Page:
The Tulane Honors Program will host its inaugural Honors Thesis Forum to create a new space for Tulane seniors to share their visionary work. The four-day event will provide a platform for thesis writers from different disciplines to present the results of their research to an audience composed of faculty members, fellow honors students and local community members.
Thirteen individual presentations will take place at locations across the uptown campus from 5–8 p.m. Tuesday, April 17, through Thursday, April 19. Nine panel presentations will also be held on Sunday, April 22, from 9 a.m. to 3 p.m. in the Lavin Bernick-Center (LBC).
“One of the biggest factors of why I wanted to be involved with the Honors Thesis Forum was the sense of community,” said Sierra Lear, a senior majoring in chemical engineering and neuroscience.
“We want younger students to be inspired to work on their own projects and to learn how to talk about their work, whether in a forum or in an interview setting.”— Jake Ward, Tulane senior
“There’s this commonality that everyone loves to challenge themselves academically. Finding those like-minded students is valuable and helps you learn so much more,” she added.
Lear worked with a subcommittee helping to organize the event. She will also present her thesis on Sunday, April 22, at 1:45 p.m. in LBC’s Race Conference Room.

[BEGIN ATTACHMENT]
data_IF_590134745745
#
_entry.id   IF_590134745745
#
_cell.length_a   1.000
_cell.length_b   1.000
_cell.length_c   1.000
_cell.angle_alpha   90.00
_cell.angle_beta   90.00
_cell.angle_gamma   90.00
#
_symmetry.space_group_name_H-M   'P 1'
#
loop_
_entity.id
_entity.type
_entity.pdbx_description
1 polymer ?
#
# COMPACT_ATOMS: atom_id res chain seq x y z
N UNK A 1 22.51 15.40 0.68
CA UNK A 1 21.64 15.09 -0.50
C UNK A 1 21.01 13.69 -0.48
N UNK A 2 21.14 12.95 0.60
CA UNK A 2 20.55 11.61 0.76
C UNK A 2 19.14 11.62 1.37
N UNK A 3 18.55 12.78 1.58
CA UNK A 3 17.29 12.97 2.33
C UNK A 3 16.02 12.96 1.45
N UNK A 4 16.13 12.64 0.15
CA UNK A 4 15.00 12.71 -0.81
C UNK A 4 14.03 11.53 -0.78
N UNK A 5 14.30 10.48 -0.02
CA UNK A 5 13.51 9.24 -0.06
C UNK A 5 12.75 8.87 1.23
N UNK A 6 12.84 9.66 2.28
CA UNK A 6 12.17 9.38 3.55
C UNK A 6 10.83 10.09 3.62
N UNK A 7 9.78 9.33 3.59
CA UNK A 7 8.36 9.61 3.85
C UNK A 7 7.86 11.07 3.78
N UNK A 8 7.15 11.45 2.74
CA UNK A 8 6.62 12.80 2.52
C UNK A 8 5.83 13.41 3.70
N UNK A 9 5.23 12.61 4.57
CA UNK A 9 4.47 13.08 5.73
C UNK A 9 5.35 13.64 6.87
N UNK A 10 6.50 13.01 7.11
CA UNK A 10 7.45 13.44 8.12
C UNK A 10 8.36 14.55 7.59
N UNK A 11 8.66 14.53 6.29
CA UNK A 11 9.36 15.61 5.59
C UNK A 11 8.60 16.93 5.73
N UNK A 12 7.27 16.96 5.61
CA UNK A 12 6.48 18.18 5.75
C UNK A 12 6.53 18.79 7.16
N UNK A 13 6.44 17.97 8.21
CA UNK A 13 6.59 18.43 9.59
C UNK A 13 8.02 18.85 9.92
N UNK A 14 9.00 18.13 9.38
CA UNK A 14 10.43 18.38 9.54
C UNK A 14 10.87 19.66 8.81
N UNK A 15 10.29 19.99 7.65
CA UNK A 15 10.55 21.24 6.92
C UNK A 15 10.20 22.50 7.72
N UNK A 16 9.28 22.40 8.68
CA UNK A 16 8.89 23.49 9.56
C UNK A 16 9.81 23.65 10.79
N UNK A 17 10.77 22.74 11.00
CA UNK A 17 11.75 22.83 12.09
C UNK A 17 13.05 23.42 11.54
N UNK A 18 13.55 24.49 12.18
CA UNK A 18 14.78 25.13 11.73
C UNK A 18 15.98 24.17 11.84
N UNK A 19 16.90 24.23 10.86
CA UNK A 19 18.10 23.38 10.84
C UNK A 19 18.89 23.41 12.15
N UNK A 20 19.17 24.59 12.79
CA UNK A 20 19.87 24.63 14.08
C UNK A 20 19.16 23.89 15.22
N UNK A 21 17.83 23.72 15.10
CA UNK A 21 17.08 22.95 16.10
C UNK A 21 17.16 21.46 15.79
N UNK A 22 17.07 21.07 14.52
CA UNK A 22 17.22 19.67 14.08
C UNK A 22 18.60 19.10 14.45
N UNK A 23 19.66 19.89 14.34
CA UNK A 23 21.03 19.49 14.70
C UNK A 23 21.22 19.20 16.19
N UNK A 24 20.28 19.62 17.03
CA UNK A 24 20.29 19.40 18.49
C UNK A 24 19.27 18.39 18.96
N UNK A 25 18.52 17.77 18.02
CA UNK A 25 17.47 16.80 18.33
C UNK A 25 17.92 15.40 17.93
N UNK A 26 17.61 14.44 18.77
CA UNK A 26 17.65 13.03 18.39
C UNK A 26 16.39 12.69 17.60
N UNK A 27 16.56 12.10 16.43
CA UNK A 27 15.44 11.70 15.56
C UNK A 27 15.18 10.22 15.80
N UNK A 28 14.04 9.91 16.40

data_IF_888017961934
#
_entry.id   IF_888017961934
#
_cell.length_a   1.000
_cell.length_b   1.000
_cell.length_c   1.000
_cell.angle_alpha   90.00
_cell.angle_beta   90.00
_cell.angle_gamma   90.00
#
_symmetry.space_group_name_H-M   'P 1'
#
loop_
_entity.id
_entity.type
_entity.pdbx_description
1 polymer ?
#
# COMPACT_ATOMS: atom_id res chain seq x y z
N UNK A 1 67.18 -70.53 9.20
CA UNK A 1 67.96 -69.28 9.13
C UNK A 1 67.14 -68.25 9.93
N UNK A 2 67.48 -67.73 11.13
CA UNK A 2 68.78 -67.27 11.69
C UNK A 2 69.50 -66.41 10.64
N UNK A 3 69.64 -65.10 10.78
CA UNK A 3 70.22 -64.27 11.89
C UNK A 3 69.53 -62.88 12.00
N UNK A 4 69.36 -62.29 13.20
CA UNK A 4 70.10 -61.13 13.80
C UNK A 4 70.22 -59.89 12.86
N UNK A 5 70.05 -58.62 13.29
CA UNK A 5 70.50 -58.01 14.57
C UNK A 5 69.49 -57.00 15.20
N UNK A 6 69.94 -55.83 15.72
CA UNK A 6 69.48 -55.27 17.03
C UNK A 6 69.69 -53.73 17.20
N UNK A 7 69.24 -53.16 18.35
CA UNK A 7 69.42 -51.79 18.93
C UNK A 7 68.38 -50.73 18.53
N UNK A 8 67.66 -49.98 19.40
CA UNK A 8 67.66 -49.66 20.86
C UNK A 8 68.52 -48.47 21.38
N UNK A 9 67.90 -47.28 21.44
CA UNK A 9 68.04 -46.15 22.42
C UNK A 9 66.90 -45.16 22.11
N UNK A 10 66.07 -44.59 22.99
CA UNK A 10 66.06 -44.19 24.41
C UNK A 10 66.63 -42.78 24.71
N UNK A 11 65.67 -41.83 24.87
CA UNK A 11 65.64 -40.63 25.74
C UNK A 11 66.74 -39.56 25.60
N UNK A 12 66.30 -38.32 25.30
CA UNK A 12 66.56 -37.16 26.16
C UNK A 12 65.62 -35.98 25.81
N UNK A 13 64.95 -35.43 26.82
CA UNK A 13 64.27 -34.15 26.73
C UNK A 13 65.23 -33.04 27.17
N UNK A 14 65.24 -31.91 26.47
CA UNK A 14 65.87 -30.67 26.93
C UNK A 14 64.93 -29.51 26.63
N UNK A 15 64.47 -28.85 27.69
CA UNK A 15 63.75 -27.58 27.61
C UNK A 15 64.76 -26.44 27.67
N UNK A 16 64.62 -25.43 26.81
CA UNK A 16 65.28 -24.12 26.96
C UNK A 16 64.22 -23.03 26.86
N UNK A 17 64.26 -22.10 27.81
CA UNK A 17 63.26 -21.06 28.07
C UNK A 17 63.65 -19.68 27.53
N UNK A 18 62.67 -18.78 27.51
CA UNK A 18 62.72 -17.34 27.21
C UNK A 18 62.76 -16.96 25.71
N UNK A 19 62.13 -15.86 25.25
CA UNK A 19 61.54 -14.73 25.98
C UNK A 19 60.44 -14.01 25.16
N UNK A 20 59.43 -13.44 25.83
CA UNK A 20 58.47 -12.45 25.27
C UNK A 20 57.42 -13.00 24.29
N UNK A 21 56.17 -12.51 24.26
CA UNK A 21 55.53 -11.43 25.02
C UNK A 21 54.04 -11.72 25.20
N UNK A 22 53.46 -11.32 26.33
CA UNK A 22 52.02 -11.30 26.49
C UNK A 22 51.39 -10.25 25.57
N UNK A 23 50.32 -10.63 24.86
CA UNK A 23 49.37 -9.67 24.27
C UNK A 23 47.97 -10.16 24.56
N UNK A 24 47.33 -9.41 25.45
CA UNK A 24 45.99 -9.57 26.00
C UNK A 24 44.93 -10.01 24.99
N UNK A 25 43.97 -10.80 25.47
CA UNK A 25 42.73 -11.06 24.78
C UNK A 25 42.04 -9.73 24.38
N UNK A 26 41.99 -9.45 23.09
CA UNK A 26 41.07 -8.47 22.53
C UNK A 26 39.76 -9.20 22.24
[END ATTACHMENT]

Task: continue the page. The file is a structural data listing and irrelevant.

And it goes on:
“I’m studying the interaction between a receptor implicated in Alzheimer’s disease and biological stress,” said Lear, who received a five-year fellowship from the National Science Foundation to continue her research in graduate school.
As an administrative aide working with the Tulane Honors Program, Jake Ward, a senior majoring in political economy and economics, also collaborated with a committee of thesis writers to coordinate the forum.
“We want younger students to be inspired to work on their own projects and to learn how to talk about their work, whether in a forum or in an interview setting.”
Exploring right-wing populist parties in Germany and the United Kingdom, Ward will discuss his thesis on Tuesday, April 17, at 6:35 p.m. in Dinwiddie Hall, Room 102.